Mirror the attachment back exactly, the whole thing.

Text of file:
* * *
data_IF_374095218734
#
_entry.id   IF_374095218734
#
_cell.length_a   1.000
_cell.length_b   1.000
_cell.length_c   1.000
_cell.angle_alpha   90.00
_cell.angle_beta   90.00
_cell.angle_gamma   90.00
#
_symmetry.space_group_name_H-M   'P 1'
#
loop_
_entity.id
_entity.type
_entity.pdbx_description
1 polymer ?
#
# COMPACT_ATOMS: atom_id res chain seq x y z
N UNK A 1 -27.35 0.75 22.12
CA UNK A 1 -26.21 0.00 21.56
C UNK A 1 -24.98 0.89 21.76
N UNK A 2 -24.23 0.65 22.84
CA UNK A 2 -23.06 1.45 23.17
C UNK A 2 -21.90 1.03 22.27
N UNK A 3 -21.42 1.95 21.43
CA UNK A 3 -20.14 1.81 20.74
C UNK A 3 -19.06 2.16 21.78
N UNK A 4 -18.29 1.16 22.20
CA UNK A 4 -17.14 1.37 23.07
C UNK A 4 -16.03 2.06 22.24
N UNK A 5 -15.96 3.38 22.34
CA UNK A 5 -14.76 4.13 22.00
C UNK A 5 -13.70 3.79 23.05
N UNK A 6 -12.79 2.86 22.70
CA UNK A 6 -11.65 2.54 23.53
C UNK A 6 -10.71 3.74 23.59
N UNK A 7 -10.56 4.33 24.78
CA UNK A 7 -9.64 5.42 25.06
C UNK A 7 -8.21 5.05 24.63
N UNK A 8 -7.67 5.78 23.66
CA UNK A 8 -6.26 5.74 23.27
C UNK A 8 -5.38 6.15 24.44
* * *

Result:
data_IF_374095218734
#
_entry.id   IF_374095218734
#
_cell.length_a   1.000
_cell.length_b   1.000
_cell.length_c   1.000
_cell.angle_alpha   90.00
_cell.angle_beta   90.00
_cell.angle_gamma   90.00
#
_symmetry.space_group_name_H-M   'P 1'
#
loop_
_entity.id
_entity.type
_entity.pdbx_description
1 polymer ?
#
# COMPACT_ATOMS: atom_id res chain seq x y z
N UNK A 1 -27.35 0.75 22.12
CA UNK A 1 -26.21 0.00 21.56
C UNK A 1 -24.98 0.89 21.76
N UNK A 2 -24.23 0.65 22.84
CA UNK A 2 -23.06 1.45 23.17
C UNK A 2 -21.90 1.03 22.27
N UNK A 3 -21.42 1.95 21.43
CA UNK A 3 -20.14 1.81 20.74
C UNK A 3 -19.06 2.16 21.78
N UNK A 4 -18.29 1.16 22.20
CA UNK A 4 -17.14 1.37 23.07
C UNK A 4 -16.03 2.06 22.24
N UNK A 5 -15.96 3.38 22.34
CA UNK A 5 -14.76 4.13 22.00
C UNK A 5 -13.70 3.79 23.05
N UNK A 6 -12.79 2.86 22.70
CA UNK A 6 -11.65 2.54 23.53
C UNK A 6 -10.71 3.74 23.59
N UNK A 7 -10.56 4.33 24.78
CA UNK A 7 -9.64 5.42 25.06
C UNK A 7 -8.21 5.05 24.63
N UNK A 8 -7.67 5.78 23.66
CA UNK A 8 -6.26 5.74 23.27
C UNK A 8 -5.38 6.15 24.44